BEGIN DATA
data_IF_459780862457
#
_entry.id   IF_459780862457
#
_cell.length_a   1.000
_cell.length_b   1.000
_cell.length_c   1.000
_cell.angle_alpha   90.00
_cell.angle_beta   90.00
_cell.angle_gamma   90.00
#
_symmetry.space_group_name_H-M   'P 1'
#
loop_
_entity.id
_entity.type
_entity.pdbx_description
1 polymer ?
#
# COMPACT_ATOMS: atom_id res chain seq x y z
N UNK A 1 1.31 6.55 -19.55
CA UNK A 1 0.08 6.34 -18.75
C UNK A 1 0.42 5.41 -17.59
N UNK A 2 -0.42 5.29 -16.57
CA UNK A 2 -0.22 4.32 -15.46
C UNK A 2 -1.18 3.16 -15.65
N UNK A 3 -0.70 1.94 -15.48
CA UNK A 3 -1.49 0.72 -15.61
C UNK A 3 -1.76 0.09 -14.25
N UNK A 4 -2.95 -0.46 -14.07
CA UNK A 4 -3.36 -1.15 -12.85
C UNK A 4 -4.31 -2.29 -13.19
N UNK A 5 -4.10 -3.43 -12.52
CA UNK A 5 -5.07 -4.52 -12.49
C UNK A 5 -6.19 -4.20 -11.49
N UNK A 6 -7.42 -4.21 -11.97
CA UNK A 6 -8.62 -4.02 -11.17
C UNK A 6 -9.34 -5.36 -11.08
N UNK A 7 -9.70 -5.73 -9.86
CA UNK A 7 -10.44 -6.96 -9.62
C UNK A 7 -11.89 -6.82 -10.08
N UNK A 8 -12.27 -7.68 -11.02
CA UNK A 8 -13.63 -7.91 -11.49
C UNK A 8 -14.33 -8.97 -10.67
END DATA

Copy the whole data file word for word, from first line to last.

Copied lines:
data_IF_459780862457
#
_entry.id   IF_459780862457
#
_cell.length_a   1.000
_cell.length_b   1.000
_cell.length_c   1.000
_cell.angle_alpha   90.00
_cell.angle_beta   90.00
_cell.angle_gamma   90.00
#
_symmetry.space_group_name_H-M   'P 1'
#
loop_
_entity.id
_entity.type
_entity.pdbx_description
1 polymer ?
#
# COMPACT_ATOMS: atom_id res chain seq x y z
N UNK A 1 1.31 6.55 -19.55
CA UNK A 1 0.08 6.34 -18.75
C UNK A 1 0.42 5.41 -17.59
N UNK A 2 -0.42 5.29 -16.57
CA UNK A 2 -0.22 4.32 -15.46
C UNK A 2 -1.18 3.16 -15.65
N UNK A 3 -0.70 1.94 -15.48
CA UNK A 3 -1.49 0.72 -15.61
C UNK A 3 -1.76 0.09 -14.25
N UNK A 4 -2.95 -0.46 -14.07
CA UNK A 4 -3.36 -1.15 -12.85
C UNK A 4 -4.31 -2.29 -13.19
N UNK A 5 -4.10 -3.43 -12.52
CA UNK A 5 -5.07 -4.52 -12.49
C UNK A 5 -6.19 -4.20 -11.49
N UNK A 6 -7.42 -4.21 -11.97
CA UNK A 6 -8.62 -4.02 -11.17
C UNK A 6 -9.34 -5.36 -11.08
N UNK A 7 -9.70 -5.73 -9.86
CA UNK A 7 -10.44 -6.96 -9.62
C UNK A 7 -11.89 -6.82 -10.08
N UNK A 8 -12.27 -7.68 -11.02
CA UNK A 8 -13.63 -7.91 -11.49
C UNK A 8 -14.33 -8.97 -10.67